[d]eflation caused by the debt reacts on the debt. Each dollar of debt still unpaid becomes a bigger dollar, and if the over-indebtedness with which we started was great enough, the liquidation of debts cannot keep up with the fall of prices, which it causes. In that case, the liquidation defeats itself...The more the debtors pay, the more they owe.
In other words, Fisher argued, the free-market doctrine of "letting it rip"--that is, overcoming the crisis by allowing troubled companies to go out business and open the way for new expansion--actually has the opposite impact.
Despite their free-market fundamentalism, even Bush administration policymakers grasp this. That's why Federal Reserve Chair Ben Bernanke, an academic expert on the Great Depression, dug up obscure laws from the 1930s to expand the Feds' lending to investment banks earlier this year, one of around 20 new lending programs launched since the crisis broke.
Indeed, after the September failure of the investment bank Lehman Brothers, Bernanke pumped so much money into the system that he doubled the liabilities on the Fed's books to $2 trillion in just one month. At the same time, he has presided over cuts in the Fed's benchmark interest rate to just 1 percent--and as the Economist magazine pointed out, "the rate at which funds actually change hands, known as the 'effective rate,' has averaged around 0.25 percent."
Yet these rock-bottom interest rates and Fed loans still haven't induced the banks to lend. Staggering under their losses and fearful that other institutions they trade with may fail, the banks are hoarding money, including the nearly $300 billion spent so far in the federal government's Wall Street bailout.
Tightening the purse strings may be a rational decision for a single bank given the current conditions. But the same decision is irrational for the financial system as a whole. Inter-bank lending has slowed to a crawl, and even creditworthy companies and individuals can't get loans. Plus, the specter of even more colossal bank failures--Citigroup comes to mind--raises the risk of another credit lockdown.
As a result, the U.S. finds itself in a repeat of the kind of crisis that Japan experienced in the 1990s--a so-called liquidity trap, when even cutting the main interest rates to zero can't stimulate lending or investment. Policymakers refer to this exercise in futility as "pushing on a string."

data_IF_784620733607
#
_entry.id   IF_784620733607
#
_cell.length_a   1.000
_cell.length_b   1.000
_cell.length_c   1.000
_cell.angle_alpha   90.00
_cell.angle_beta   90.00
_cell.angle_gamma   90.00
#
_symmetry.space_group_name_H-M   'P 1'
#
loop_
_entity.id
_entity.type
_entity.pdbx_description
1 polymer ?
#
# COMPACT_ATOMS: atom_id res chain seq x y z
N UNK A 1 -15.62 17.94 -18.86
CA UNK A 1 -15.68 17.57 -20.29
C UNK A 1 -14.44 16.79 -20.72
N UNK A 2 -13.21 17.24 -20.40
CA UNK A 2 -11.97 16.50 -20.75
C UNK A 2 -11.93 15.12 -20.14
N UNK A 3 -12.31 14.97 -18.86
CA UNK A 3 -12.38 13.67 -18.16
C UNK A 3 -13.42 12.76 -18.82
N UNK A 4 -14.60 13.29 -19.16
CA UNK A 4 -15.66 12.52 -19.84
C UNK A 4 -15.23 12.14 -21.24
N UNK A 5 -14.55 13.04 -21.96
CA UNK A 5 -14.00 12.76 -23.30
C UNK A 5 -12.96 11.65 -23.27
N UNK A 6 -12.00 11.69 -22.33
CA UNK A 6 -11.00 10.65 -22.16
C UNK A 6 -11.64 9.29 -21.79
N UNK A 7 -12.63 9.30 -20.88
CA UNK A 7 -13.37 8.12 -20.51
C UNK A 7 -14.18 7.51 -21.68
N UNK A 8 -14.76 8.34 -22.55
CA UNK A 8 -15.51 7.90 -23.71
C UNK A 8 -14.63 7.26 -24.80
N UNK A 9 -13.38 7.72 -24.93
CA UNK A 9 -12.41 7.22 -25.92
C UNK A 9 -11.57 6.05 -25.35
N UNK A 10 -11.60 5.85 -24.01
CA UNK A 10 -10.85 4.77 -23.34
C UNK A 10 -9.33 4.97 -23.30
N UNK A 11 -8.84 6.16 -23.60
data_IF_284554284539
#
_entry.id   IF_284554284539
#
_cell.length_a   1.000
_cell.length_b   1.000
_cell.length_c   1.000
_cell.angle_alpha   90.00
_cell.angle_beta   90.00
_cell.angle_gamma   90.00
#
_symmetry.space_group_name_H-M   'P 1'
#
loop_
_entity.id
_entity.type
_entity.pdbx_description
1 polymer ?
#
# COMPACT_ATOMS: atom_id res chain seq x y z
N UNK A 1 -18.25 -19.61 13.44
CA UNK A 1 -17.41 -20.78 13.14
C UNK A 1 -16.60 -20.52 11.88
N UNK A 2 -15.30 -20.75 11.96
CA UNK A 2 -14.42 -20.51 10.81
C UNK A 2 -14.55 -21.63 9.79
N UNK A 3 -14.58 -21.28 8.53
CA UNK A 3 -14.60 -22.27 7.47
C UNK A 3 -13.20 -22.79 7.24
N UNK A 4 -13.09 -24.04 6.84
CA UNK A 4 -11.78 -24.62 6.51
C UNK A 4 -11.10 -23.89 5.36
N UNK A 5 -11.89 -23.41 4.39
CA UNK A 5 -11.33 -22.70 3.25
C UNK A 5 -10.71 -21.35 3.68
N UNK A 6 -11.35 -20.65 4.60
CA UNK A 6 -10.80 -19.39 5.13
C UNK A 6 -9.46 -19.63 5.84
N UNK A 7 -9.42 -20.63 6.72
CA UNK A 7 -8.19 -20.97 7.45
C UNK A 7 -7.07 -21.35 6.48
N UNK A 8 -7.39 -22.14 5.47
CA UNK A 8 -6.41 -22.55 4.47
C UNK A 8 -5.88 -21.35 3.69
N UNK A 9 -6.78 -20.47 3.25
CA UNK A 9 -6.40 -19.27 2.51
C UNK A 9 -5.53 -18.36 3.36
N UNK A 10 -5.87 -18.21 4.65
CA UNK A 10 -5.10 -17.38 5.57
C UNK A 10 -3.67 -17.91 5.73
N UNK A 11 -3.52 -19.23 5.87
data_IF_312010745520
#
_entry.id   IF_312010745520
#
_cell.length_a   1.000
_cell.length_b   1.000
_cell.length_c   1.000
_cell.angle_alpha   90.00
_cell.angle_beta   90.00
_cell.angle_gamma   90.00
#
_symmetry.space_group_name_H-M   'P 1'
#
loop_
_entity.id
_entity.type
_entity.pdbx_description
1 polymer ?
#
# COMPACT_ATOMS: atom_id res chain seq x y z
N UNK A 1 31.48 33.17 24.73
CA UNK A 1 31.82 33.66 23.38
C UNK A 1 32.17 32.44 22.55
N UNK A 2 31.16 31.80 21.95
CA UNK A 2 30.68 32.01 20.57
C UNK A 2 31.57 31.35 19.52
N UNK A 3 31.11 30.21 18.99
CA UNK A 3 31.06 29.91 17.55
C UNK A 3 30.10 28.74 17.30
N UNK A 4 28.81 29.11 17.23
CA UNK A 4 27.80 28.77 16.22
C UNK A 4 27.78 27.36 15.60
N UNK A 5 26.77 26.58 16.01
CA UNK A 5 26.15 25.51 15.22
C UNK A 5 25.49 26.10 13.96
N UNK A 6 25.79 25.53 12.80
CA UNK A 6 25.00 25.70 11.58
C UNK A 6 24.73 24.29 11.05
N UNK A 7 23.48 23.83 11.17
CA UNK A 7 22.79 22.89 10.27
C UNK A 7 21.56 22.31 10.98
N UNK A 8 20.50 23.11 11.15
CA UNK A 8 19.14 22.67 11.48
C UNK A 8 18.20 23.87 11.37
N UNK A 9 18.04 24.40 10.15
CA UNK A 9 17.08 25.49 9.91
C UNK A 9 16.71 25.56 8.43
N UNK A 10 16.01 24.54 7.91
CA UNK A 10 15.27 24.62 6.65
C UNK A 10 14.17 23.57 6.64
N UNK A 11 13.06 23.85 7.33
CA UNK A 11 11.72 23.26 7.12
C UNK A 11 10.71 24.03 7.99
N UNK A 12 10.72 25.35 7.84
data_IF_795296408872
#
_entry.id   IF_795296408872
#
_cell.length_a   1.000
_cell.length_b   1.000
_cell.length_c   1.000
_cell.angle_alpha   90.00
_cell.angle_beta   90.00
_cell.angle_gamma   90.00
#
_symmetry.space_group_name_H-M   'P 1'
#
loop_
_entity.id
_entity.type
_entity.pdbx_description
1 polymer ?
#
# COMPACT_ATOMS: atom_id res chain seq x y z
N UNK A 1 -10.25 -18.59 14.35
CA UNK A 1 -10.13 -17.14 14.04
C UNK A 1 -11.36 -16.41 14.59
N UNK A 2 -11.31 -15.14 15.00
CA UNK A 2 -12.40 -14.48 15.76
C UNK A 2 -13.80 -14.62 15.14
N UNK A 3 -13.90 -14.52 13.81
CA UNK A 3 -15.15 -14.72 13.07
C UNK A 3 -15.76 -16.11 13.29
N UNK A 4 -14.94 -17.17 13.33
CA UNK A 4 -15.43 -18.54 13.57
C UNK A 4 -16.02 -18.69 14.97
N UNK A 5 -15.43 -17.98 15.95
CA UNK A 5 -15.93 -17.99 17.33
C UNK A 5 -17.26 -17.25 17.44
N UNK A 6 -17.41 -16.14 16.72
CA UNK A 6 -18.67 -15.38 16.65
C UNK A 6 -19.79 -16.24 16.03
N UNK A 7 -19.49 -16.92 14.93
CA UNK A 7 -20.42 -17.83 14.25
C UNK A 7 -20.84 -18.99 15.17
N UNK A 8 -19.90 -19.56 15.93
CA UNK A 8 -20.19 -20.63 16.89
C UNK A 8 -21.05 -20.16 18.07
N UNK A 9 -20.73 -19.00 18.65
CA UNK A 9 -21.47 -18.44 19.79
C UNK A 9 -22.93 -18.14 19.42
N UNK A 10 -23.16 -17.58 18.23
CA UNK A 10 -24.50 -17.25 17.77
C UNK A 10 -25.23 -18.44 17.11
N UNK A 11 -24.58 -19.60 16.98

The only means to avoid or reverse a deflationary spiral is government spending on a gigantic scale. For example, the Japanese government spent huge amounts in the 1990s on infrastructure, such as high-speed rail networks. Even so, the economy remained stagnant, and only returned to sustained growth in recent years thanks to demand for high-tech imports and capital goods from nearby China. (That demand is drying up, however, and Japan has entered recession, too).
SO THE big question is: How will Barack Obama's economic team face up to this crisis?
Although virtually all of Obama's economic advisers have retreated from the balance-the-budget doctrine popular during the Clinton era, it remains to be seen whether they are willing to countenance the kind of gigantic government intervention that will be needed to compensate for low consumer spending and weak business investment. In his radio address, Obama promised to create 2.5 million jobs by 2011. But that's not much in view of the fact that the U.S. has lost 1.2 million jobs in the last 10 months.
Then there's the question of priorities for social spending. As historian and activist Mike Davis in a recent essay:
Personally, I would love to commute via a sleek Euro-style bullet train from my home in San Diego to my job in Riverside, 100 grueling freeway miles away, but I'll take gridlock if the cost of rationing federal expenditure is tolerating the closure of my kids' school or increasing the wait in the local emergency room from two to ten hours.
If, after saving kindergartens and county hospitals, we someday hope to ride the fast train, then we need to rebuild the antiwar movement on broader foundations. The president-elect's original proposal for funding domestic social investment through downsizing the empire offers a brilliant starting point for basing economic growth on an economic bill of rights (as advocated by Franklin Roosevelt in 1944) instead of imperial over-reach and Pharaonic levels of military waste.
Given the scale of government intervention in the economy so far, and the likelihood of even greater spending in the future, economic priorities will be at the center of U.S. politics in the months and years ahead. The challenge for the left is to articulate its own agenda--and mobilize to fight for it.